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Cornea and External Disease

Botulinum Toxin in Primary Eye Care

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Botulinum toxin can be beneficial in patients with neuro-ophthalmic and ophthalmic indications, according to a presentation by James L. Fanelli, OD, FAAO, Cape Fear Eye Institute, Wilmington, NC at the 2019 Optometry’s Meeting.

Botulinum toxin works by blocking the release of neurotransmitter acetylcholine from axon endings at the neuromuscular junction. It is produced by Clostridium botulinum and can be broken down into 8 different neurotoxins. Type A are used commercially and medically in products such as Botox, Dysport, and Xeomin.

Botox comes in 50 or 100 units of botulinum toxin and is reconstituted with sterile, nonpreserved 0.9% NaCl. It must be refrigerated. Its duration of action can last between 3 and 6 months. Dysport comes in 500-unit vials, is stored at room temperature and, according to Dr. Fanelli, has a similar clinical effect as Botox if a 4x greater dose is used. Xeomin is a unit-to-unit equivalent with Botox, can be stored at room temperature, and has no additives.

Cosmetic applications include use in glabellar folds, which require two injections in each corrugator and one in the procerus, lateral periocular rhytids, central forehead wrinkles, perioral lipstick lines, and platysmal bands in the neck.

For localized injections, patients should frown and relax. The injection should be made in the adjacent muscle as opposed to the crease line. Injections should be made 1 cm above the bony supraorbital ridge so the resting tone of muscle can be reduced and the epidermis and dermis remodeled.

Contraindications include infection; pregnancy/lactation; ALS, Lambert-Eaton, or myasthenia gravis; aminoglycosides or antimalarials; and egg allergy.

Dr. Fanelli noted that 5% of those treated develop antibodies. Increasing time between injections, minimizing dose, and changing neurotoxins can help lessen the likelihood of developing antibodies.

Strong candidates for treatment include those with stubborn headaches; noncompliance with oral medications; contraindications to and/or adverse events from standard prevention; and coexisting jaw, head, or neck muscle spasms. Patient preference is also taken into consideration.

Neuro-Ophthalmic Application

Botulinum toxin can be used in dystonias that are involuntarily sustained or spasmodic-patterned repetitive muscle contractions, including Meige syndrome, benign essential blepharospasm, Brueghel syndrome, segmental cranial dystonia, and hemifacial spasm.

Meige syndrome is an idiopathic orofacial dystonia of benign essential blepharospasm with lower facial involvement. It is characterized by lip pursing, tongue protrusion, and trismus. Speech is impacted.

Benign essential blepharospasm is neurochemical and characterized by bilateral eyelid spasms. The condition is more common in women and the mean age of those affected is 56 years. It is worsened by stress, fatigue, and glare, and improved with sleep. The functional incapacitation of benign essential blepharospasm is 12%.

Brueghel syndrome is an idiopathic oromandibular dystonia of benign essential blepharospasm with lower facial, mandibular, and cervical involvement. It is characterized by a widely opened mouth and jaw contractions.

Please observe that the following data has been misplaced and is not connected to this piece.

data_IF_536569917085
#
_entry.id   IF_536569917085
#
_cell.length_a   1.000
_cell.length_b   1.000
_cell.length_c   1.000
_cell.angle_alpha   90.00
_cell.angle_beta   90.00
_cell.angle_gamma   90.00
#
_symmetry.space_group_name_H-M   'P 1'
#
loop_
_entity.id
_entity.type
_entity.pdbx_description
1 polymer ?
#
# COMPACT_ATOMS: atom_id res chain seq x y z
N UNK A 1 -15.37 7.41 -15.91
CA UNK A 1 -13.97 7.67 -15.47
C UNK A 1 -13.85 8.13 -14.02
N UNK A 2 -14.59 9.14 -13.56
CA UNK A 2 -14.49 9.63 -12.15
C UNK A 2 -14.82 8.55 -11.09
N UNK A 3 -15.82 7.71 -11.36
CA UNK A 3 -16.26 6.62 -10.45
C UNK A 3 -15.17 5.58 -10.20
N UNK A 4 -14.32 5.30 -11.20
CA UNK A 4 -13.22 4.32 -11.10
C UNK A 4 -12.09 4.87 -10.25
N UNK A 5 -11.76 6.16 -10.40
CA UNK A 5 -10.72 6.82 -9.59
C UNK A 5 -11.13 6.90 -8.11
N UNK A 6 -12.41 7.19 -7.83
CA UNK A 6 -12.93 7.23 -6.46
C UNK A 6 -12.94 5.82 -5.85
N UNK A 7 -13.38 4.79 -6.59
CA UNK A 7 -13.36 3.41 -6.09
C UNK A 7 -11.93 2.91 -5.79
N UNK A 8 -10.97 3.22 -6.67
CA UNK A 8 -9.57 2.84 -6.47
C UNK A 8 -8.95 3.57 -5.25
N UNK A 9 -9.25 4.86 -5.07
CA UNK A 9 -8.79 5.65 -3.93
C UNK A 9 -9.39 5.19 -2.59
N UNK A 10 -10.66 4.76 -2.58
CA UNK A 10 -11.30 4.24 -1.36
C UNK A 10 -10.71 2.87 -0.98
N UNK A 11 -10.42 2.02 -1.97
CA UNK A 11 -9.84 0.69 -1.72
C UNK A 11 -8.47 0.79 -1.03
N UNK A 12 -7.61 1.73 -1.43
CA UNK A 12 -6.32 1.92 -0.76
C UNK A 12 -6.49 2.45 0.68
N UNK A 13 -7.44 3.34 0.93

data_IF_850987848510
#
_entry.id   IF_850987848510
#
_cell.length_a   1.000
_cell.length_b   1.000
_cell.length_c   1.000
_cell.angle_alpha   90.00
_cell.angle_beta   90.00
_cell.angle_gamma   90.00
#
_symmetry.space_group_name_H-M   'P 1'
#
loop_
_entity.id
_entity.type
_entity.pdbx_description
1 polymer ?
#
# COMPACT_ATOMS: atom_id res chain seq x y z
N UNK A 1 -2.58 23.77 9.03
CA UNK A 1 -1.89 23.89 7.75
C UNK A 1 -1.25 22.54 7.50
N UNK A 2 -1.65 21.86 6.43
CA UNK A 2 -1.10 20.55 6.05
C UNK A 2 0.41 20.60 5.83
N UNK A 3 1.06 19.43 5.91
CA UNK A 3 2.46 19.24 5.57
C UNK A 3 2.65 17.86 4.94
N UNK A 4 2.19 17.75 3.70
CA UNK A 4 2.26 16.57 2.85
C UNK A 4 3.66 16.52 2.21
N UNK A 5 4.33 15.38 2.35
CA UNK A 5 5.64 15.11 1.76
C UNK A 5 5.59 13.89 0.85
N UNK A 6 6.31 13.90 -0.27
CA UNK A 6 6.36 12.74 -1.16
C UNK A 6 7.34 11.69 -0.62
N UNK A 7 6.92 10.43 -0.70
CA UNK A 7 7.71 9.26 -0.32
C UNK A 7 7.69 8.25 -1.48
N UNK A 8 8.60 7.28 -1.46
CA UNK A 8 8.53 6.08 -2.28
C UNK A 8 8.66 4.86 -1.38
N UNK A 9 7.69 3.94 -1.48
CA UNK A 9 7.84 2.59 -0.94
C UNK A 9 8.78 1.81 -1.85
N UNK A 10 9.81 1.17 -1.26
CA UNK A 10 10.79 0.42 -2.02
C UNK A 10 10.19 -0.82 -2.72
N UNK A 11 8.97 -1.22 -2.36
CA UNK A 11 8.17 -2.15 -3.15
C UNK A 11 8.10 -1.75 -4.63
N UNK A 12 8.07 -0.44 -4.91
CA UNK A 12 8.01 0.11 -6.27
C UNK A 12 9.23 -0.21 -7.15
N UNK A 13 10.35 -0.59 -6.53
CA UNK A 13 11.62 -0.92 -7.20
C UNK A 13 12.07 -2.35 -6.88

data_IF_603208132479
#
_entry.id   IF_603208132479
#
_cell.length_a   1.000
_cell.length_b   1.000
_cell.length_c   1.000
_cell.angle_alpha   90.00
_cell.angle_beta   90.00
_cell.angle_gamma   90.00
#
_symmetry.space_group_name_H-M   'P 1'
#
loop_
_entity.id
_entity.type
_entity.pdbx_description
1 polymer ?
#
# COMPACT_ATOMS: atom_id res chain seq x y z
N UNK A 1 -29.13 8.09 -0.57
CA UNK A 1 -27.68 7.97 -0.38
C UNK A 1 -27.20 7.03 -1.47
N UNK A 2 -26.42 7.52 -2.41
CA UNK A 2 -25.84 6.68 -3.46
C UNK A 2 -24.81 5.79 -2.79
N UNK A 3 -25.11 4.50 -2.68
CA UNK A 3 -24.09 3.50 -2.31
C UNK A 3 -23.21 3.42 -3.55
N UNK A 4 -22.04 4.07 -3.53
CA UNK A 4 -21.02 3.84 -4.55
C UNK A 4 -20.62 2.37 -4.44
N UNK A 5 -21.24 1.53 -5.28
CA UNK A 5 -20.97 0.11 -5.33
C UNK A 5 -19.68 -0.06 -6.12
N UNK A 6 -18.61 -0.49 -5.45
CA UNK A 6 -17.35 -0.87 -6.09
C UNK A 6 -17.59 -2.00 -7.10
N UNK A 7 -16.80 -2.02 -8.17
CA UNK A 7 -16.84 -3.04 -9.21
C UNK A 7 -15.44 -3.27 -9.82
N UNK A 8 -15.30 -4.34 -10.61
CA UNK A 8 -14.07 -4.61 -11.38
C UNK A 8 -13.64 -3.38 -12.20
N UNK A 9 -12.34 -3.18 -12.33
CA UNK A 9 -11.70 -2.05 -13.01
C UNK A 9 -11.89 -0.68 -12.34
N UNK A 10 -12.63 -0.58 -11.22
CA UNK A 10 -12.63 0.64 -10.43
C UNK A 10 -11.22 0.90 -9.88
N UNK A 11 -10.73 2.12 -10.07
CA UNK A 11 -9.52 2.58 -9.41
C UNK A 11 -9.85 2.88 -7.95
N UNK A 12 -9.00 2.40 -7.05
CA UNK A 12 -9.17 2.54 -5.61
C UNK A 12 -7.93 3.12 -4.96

Segmental cranial dystonia involves several cranial nerves affecting eyes, mouth, jaw, and tongue.

Finally, hemifacial spasm is a disorder in which muscles are innervated by facial nerves. It presents unilaterally and is more common in middle-aged women. In addition to injections of botulinum toxin, treatment for hemifacial spasm includes microvascular compression, a neurosurgical procedure that relieves pressure from the impacted cranial nerve. Microvascular compression, also called the Jannetta procedure, has an approximate 80% cure rate.

Additional neuro-ophthalmic applications include oculomotor synkinesis, acquired nystagmus, and spasm of near reflex.

Ophthalmic Uses

There are several ophthalmic uses for Botox injections.

Protective ptosis can be induced with Botox in cases of corneal compromise secondary to cranial nerve V or cranial nerve VII palsies, as well as in cases of upper lid retraction in Graves’ disease. Reversal of spastic inwardly turning lower lid can also be done with Botox.

In patients with strabismus, intramuscular injection can be used. Dr. Fanelli explained, “Use in one muscle (eg, MR) will result in increased contractility of contralateral muscle (eg, LR), resulting in more alignment of the eyes after recovery of the injected muscle.”

Injections can also be used in patients with ameliorating aberrant nerve regeneration problems, including Bells Palsy-induced facial muscle aberrations and aberrant regeneration to the lacrimal gland resulting in excessive lacrimation.

Botox can be used to reduce post-herpetic neuralgia by blocking the release of acetylcholine for neuromuscular transmission and release of nociceptive neuropeptides involved in chronic inflammatory pain response. It can also be used to reduce tension across scars, making it a viable option for patients with surgical facial wounds.


Dr. Fanelli explained that complications from Botox are usually the result of poor injection technique or excessive dosing, and can result in ptosis, reduced blink reflex, strabismus, lagophthalmos, ecchymosis, and drooling.

He concluded, “Proper injection technique varies for the location of the injection and into what regions it is being applied and for what conditions.”


Fanelli JL, Skorin L Jr. The clinical use of Botulinum toxin in primary eye care. Presented at: Optometry’s Meeting; June 19-23, 2019; St. Louis, MO.

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